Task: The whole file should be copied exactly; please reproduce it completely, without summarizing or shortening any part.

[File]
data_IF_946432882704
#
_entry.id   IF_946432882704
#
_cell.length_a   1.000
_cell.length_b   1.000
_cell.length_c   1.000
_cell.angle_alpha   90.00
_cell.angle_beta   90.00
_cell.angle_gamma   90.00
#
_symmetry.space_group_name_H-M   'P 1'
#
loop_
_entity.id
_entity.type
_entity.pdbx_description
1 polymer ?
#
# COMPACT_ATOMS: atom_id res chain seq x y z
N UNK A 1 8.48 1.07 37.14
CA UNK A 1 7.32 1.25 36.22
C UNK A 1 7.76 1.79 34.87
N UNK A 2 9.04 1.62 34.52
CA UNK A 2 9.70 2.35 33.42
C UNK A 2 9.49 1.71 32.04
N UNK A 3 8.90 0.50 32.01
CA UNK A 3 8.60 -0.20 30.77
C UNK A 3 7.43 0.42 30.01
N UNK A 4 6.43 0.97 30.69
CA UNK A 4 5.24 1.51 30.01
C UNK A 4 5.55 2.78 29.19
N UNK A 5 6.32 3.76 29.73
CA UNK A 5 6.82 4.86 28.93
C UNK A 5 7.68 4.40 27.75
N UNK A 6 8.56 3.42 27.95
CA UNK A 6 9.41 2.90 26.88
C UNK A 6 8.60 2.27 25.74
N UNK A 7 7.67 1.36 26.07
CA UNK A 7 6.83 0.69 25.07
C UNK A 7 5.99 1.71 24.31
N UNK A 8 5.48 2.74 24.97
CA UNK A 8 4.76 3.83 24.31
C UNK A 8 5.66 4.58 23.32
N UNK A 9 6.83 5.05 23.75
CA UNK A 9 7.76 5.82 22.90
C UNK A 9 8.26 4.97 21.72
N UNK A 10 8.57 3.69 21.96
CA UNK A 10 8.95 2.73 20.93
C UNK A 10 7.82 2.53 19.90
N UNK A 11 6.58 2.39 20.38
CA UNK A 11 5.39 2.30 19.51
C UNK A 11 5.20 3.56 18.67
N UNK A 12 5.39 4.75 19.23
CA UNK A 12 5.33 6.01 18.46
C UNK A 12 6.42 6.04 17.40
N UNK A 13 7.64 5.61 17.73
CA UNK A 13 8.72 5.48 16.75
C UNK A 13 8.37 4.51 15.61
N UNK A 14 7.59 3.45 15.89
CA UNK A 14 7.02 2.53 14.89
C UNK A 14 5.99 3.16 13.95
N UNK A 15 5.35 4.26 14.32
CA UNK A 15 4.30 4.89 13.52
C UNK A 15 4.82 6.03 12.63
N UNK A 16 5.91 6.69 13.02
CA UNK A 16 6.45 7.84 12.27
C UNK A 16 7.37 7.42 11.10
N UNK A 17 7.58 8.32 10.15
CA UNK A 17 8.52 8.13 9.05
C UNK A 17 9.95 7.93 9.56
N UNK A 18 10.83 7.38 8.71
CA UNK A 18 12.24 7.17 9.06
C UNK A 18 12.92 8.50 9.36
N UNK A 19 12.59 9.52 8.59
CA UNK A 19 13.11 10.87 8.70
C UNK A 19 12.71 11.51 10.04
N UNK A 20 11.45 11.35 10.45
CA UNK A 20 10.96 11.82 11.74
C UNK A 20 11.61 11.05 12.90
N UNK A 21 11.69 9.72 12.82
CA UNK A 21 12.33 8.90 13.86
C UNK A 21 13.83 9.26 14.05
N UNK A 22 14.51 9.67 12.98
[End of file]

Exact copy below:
data_IF_946432882704
#
_entry.id   IF_946432882704
#
_cell.length_a   1.000
_cell.length_b   1.000
_cell.length_c   1.000
_cell.angle_alpha   90.00
_cell.angle_beta   90.00
_cell.angle_gamma   90.00
#
_symmetry.space_group_name_H-M   'P 1'
#
loop_
_entity.id
_entity.type
_entity.pdbx_description
1 polymer ?
#
# COMPACT_ATOMS: atom_id res chain seq x y z
N UNK A 1 8.48 1.07 37.14
CA UNK A 1 7.32 1.25 36.22
C UNK A 1 7.76 1.79 34.87
N UNK A 2 9.04 1.62 34.52
CA UNK A 2 9.70 2.35 33.42
C UNK A 2 9.49 1.71 32.04
N UNK A 3 8.90 0.50 32.01
CA UNK A 3 8.60 -0.20 30.77
C UNK A 3 7.43 0.42 30.01
N UNK A 4 6.43 0.97 30.69
CA UNK A 4 5.24 1.51 30.01
C UNK A 4 5.55 2.78 29.19
N UNK A 5 6.32 3.76 29.73
CA UNK A 5 6.82 4.86 28.93
C UNK A 5 7.68 4.40 27.75
N UNK A 6 8.56 3.42 27.95
CA UNK A 6 9.41 2.90 26.88
C UNK A 6 8.60 2.27 25.74
N UNK A 7 7.67 1.36 26.07
CA UNK A 7 6.83 0.69 25.07
C UNK A 7 5.99 1.71 24.31
N UNK A 8 5.48 2.74 24.97
CA UNK A 8 4.76 3.83 24.31
C UNK A 8 5.66 4.58 23.32
N UNK A 9 6.83 5.05 23.75
CA UNK A 9 7.76 5.82 22.90
C UNK A 9 8.26 4.97 21.72
N UNK A 10 8.57 3.69 21.96
CA UNK A 10 8.95 2.73 20.93
C UNK A 10 7.82 2.53 19.90
N UNK A 11 6.58 2.39 20.38
CA UNK A 11 5.39 2.30 19.51
C UNK A 11 5.20 3.56 18.67
N UNK A 12 5.39 4.75 19.23
CA UNK A 12 5.33 6.01 18.46
C UNK A 12 6.42 6.04 17.40
N UNK A 13 7.64 5.61 17.73
CA UNK A 13 8.72 5.48 16.75
C UNK A 13 8.37 4.51 15.61
N UNK A 14 7.59 3.45 15.89
CA UNK A 14 7.02 2.53 14.89
C UNK A 14 5.99 3.16 13.95
N UNK A 15 5.35 4.26 14.32
CA UNK A 15 4.30 4.89 13.52
C UNK A 15 4.82 6.03 12.63
N UNK A 16 5.91 6.69 13.02
CA UNK A 16 6.45 7.84 12.27
C UNK A 16 7.37 7.42 11.10
N UNK A 17 7.58 8.32 10.15
CA UNK A 17 8.52 8.13 9.05
C UNK A 17 9.95 7.93 9.56
N UNK A 18 10.83 7.38 8.71
CA UNK A 18 12.24 7.17 9.06
C UNK A 18 12.92 8.50 9.36
N UNK A 19 12.59 9.52 8.59
CA UNK A 19 13.11 10.87 8.70
C UNK A 19 12.71 11.51 10.04
N UNK A 20 11.45 11.35 10.45
CA UNK A 20 10.96 11.82 11.74
C UNK A 20 11.61 11.05 12.90
N UNK A 21 11.69 9.72 12.82
CA UNK A 21 12.33 8.90 13.86
C UNK A 21 13.83 9.26 14.05
N UNK A 22 14.51 9.67 12.98